UE Student Trevor Lax Earns Gold Badge in Coding through Smart Launch Tech

University of Evansville student Trevor Lax recently completed training in Smart Tech Launch – a coding program for liberal arts students. Independent Colleges of Indiana and Eleven Fifty Academy partnered to create Smart Launch Tech as a way to marry the technical skills of coding with the problem-solving approach of a liberal arts education.

Lax, who studies economics and cognitive science at UE, was among the first cohort of students from ICI private colleges to complete Smart Tech Launch’s inaugural program.

He and the other 14 students in the cohort learned the basics of HTML, CSS, and Java Script. They completed assignments demonstrating badge competencies and compiled an e-portfolio, presented at the end of the program. Each participant earned the industry- and state-recognized Gold Badge Certification from Eleven Fifty, located at Launch Fishers. 

In addition to coding, students were exposed to the wide range of career possibilities within the tech field, including project and marketing management, data analysis, compliance, security, and design. In addition to classroom instruction, the students made field trips to Indianapolis tech businesses, speaking with their leaders and employees and gaining exposure to the tech working environment and protocols. Students also had the opportunity to interact with the Indy Tech Fellows, new graduates in a two-year Tech Point program to place talent with leading companies, fast tracking careers and contributing to the Indianapolis community.

ICI is a nonprofit association representing the 30 private, nonprofit colleges and universities in the Hoosier state. Eleven Fifty Academy, a nonprofit dedicated to producing technology and talent, provided the funding and in-kind services for this proof-of-concept pilot. Sustainability planning is now under way.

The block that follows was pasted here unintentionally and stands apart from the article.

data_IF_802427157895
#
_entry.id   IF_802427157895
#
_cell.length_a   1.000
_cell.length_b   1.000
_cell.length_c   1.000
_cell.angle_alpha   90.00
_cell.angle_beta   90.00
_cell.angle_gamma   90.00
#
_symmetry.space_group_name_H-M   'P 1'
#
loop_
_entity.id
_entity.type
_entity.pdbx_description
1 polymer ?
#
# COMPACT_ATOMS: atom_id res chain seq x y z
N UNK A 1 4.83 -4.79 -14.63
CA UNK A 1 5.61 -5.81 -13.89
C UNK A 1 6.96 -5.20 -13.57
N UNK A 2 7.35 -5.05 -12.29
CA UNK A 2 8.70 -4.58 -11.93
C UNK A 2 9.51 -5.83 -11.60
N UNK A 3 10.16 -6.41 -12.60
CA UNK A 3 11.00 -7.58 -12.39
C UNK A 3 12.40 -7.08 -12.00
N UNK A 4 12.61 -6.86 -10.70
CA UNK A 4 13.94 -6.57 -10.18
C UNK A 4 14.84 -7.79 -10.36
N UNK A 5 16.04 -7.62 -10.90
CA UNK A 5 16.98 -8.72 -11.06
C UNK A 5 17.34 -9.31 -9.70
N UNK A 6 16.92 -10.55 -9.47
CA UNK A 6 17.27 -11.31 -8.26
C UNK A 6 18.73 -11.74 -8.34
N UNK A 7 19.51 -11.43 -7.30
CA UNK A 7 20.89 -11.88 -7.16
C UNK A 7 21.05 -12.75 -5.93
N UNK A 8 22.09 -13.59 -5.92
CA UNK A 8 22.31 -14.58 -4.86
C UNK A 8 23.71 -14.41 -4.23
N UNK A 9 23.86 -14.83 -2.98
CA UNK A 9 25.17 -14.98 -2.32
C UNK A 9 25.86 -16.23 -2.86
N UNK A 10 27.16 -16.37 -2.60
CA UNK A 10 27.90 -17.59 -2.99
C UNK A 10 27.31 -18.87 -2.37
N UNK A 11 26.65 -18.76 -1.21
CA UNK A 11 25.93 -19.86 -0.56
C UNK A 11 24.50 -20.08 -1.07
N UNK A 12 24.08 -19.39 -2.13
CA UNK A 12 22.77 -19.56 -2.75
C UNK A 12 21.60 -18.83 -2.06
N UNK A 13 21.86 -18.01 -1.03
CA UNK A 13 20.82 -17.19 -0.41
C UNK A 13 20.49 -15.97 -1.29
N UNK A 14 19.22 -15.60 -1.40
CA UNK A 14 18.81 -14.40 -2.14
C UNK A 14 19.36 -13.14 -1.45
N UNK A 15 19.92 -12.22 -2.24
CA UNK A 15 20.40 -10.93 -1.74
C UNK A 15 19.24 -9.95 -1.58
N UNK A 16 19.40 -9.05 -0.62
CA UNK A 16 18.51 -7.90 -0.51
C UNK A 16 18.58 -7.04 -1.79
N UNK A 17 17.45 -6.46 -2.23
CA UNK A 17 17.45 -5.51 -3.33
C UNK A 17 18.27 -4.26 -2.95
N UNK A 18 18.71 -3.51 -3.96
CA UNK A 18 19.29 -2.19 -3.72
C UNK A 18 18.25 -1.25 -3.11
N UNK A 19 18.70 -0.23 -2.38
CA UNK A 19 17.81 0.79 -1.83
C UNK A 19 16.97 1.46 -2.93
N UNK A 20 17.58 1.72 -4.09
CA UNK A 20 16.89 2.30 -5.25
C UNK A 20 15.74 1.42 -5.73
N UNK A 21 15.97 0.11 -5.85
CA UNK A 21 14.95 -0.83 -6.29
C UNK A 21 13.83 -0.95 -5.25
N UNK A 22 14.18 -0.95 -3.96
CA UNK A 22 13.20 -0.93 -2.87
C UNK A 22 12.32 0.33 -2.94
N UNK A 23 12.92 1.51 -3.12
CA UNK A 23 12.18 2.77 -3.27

Austin delivers final Crick Lecture of the year

University of Evansville executive vice president for academic affairs Michael Austin will deliver the University’s final Crick Lecture of the 2016-17 school year. His topic will be “A Certain Convocation of Politic Worms: Literature and the Fear of Being Eaten.” The lecture will be April 12 at 4:00 p.m., in Room 100 in the Koch Center for Engineering and Science.

All Crick Lectures are free and open to the public and aimed at a general audience. The series is jointly sponsored by the Cognitive Science and Neuroscience programs.

In this presentation, Austin will draw on his book Useful Fictions: Evolution, Anxiety, and the Origins of Literature to try to answer the question "why does a species whose survival depends on the ability to collect and use accurate information have a universal predilection for fictional narratives?"

The answer takes us far back into humanity’s evolutionary past and deep into a cognitive structure that evolved to help organisms compete for resources in an environment full of dangerous predators and perilous situations.

Beavers to Publish “A Brief Introduction to the Philosophy of Information"